I don’t know how much the Honolulu Charter Commission paid to produce and mail its booklet describing the twenty 2016 Charter Amendments that are on the General Election ballot.
But as far as I’m concerned, the commission’s booklet is pretty much worthless. It fails to present pros and cons for its many proposals. Instead, it states the proposal, and then, in a display of redundancy, describes what the proposal will change.
Take, for example, Amendment 19, which would repeal the requirement that no more than five of the Reapportionment Commission’s members can be from the same political party.
What happens if it passes?
“Appointments to the City Council’s Reapportionment Commission would be made without limits based on party affiliation.”
But I don’t think there would have been a lot of confusion of what repealing the requirement would do. There is, however, likely a lot of uncertainty about who the winners and losers would be in such a proposal. Do voters want to see reapportionment decisions made by a commission stacked to significantly favor one major party over all others by controlling a super-majority of the votes? I doubt it.
And that’s the same with the other proposals. The commission should have provided clear statements of arguments for and against each proposal.
Luckily, the League of Women Voters of Honolulu did a great public service by preparing its own assessment of the pros and cons of the charter commission’s proposals.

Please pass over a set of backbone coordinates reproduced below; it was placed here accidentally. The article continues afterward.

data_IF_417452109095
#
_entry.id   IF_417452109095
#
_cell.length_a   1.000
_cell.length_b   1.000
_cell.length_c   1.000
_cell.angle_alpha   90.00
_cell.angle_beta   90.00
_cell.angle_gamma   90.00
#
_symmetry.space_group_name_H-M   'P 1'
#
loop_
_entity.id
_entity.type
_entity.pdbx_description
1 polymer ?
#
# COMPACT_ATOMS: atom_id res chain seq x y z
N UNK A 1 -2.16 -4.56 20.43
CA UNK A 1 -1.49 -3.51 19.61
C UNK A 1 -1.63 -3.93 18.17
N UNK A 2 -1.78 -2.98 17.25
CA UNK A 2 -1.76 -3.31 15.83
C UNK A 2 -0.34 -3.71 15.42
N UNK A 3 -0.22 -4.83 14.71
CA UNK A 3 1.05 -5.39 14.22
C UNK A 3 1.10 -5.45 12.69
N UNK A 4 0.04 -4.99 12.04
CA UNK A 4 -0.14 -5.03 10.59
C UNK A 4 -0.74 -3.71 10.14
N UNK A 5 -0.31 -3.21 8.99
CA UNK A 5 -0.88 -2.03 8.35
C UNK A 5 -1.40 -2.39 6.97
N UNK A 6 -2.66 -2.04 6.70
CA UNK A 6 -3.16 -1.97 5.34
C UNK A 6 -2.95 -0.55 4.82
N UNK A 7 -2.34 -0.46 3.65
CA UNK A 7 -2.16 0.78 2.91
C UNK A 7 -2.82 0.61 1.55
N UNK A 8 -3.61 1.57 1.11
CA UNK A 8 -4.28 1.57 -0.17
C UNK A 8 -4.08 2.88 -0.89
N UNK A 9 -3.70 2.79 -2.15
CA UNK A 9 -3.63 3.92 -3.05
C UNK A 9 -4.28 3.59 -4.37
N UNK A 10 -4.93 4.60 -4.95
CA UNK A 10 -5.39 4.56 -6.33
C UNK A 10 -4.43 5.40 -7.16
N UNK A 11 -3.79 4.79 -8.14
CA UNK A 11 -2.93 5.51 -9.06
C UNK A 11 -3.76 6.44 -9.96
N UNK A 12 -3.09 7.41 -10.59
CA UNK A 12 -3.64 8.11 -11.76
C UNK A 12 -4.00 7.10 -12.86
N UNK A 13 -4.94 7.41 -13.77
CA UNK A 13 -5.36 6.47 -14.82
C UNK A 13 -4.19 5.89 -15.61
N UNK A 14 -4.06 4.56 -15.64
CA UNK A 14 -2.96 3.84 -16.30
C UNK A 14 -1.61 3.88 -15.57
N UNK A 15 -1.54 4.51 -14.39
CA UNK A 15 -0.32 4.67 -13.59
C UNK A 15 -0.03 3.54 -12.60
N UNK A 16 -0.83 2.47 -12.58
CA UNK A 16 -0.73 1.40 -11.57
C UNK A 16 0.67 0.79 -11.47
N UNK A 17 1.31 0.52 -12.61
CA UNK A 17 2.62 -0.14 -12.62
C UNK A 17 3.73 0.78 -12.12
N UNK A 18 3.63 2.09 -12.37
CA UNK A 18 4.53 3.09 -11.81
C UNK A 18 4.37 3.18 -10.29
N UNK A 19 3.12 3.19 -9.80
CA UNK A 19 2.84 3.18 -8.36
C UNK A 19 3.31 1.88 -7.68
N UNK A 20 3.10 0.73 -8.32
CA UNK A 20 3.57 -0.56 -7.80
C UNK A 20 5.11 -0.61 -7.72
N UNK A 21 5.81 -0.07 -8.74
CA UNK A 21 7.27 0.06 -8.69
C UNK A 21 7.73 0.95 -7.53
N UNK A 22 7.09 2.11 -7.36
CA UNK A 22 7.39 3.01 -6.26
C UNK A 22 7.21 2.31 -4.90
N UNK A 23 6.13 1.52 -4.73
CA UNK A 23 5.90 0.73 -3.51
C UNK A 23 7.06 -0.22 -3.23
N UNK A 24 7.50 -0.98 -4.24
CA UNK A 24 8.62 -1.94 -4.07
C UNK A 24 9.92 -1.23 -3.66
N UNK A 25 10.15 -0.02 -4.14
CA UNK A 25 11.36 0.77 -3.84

Here’s the League’s explanation of that reapportionment commission issue.
• Though the election for charter commission is non-partisan, the appointees to the Commission may not be nonpartisan.
• If there is a majority of reapportionment Commissioners from a single party, it is possible to draw districts in such a way that opponents to the majority party are sequestered in just a few districts, leading to district maps that are skewed towards one party. In effect this may lower or even eliminate the competition for seats. This process is called “gerrymandering.” To ensure fair representation the number of Commissioners from a single party should be limited to five.
• It has been about 20 years since county elections became non-partisan.
• The current charter provision is a vestige of another age and should conform to this reality.
• During the last reapportionment, it was discovered that five of the proposed members were members of the same party, and one member, to serve on the commission, had to resign his party membership.
• The commission also had to verify, with the parties, whether its members were
members of a particular party. That information is confidential.
The Charter Commission failed the public by failing to offer up this kind of summary of each issue.
On the other hand, the League of Women Voters deserves the public’s thanks for providing such a useful resource.